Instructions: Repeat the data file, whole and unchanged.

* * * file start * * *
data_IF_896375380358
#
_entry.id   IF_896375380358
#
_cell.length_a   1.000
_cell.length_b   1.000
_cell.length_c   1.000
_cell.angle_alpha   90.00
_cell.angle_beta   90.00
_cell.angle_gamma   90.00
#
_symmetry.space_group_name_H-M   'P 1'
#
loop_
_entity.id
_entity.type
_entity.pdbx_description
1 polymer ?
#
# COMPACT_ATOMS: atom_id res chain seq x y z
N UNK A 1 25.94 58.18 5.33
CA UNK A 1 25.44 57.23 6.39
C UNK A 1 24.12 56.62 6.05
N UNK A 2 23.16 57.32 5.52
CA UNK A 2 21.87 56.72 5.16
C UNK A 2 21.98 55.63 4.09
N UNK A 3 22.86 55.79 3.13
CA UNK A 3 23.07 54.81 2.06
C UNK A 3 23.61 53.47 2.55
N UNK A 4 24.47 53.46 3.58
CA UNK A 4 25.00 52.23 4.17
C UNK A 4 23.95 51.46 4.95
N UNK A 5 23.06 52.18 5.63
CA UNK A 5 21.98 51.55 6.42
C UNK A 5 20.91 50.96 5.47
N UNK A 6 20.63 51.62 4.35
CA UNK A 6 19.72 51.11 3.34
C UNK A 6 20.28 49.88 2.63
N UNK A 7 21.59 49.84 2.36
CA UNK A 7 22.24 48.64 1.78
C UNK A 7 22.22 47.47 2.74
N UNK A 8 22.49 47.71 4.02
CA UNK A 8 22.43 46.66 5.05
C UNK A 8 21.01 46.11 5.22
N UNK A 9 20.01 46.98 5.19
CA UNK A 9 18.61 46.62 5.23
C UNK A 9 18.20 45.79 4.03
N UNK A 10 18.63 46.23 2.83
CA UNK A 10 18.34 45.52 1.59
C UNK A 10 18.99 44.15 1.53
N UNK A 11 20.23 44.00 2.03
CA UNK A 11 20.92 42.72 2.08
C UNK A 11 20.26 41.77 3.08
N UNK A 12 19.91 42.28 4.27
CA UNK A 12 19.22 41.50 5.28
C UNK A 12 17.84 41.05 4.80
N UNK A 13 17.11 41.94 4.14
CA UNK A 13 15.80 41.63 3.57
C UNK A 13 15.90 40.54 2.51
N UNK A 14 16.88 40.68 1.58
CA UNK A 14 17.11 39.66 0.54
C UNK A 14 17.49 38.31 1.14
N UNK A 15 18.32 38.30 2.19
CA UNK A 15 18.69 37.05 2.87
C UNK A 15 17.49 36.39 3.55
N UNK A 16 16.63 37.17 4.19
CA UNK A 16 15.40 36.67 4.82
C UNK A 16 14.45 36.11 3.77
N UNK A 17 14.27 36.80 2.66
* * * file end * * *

data_IF_896375380358
#
_entry.id   IF_896375380358
#
_cell.length_a   1.000
_cell.length_b   1.000
_cell.length_c   1.000
_cell.angle_alpha   90.00
_cell.angle_beta   90.00
_cell.angle_gamma   90.00
#
_symmetry.space_group_name_H-M   'P 1'
#
loop_
_entity.id
_entity.type
_entity.pdbx_description
1 polymer ?
#
# COMPACT_ATOMS: atom_id res chain seq x y z
N UNK A 1 25.94 58.18 5.33
CA UNK A 1 25.44 57.23 6.39
C UNK A 1 24.12 56.62 6.05
N UNK A 2 23.16 57.32 5.52
CA UNK A 2 21.87 56.72 5.16
C UNK A 2 21.98 55.63 4.09
N UNK A 3 22.86 55.79 3.13
CA UNK A 3 23.07 54.81 2.06
C UNK A 3 23.61 53.47 2.55
N UNK A 4 24.47 53.46 3.58
CA UNK A 4 25.00 52.23 4.17
C UNK A 4 23.95 51.46 4.95
N UNK A 5 23.06 52.18 5.63
CA UNK A 5 21.98 51.55 6.42
C UNK A 5 20.91 50.96 5.47
N UNK A 6 20.63 51.62 4.35
CA UNK A 6 19.72 51.11 3.34
C UNK A 6 20.28 49.88 2.63
N UNK A 7 21.59 49.84 2.36
CA UNK A 7 22.24 48.64 1.78
C UNK A 7 22.22 47.47 2.74
N UNK A 8 22.49 47.71 4.02
CA UNK A 8 22.43 46.66 5.05
C UNK A 8 21.01 46.11 5.22
N UNK A 9 20.01 46.98 5.19
CA UNK A 9 18.61 46.62 5.23
C UNK A 9 18.20 45.79 4.03
N UNK A 10 18.63 46.23 2.83
CA UNK A 10 18.34 45.52 1.59
C UNK A 10 18.99 44.15 1.53
N UNK A 11 20.23 44.00 2.03
CA UNK A 11 20.92 42.72 2.08
C UNK A 11 20.26 41.77 3.08
N UNK A 12 19.91 42.28 4.27
CA UNK A 12 19.22 41.50 5.28
C UNK A 12 17.84 41.05 4.80
N UNK A 13 17.11 41.94 4.14
CA UNK A 13 15.80 41.63 3.57
C UNK A 13 15.90 40.54 2.51
N UNK A 14 16.88 40.68 1.58
CA UNK A 14 17.11 39.66 0.54
C UNK A 14 17.49 38.31 1.14
N UNK A 15 18.32 38.30 2.19
CA UNK A 15 18.69 37.05 2.87
C UNK A 15 17.49 36.39 3.55
N UNK A 16 16.63 37.17 4.19
CA UNK A 16 15.40 36.67 4.82
C UNK A 16 14.45 36.11 3.77
N UNK A 17 14.27 36.80 2.66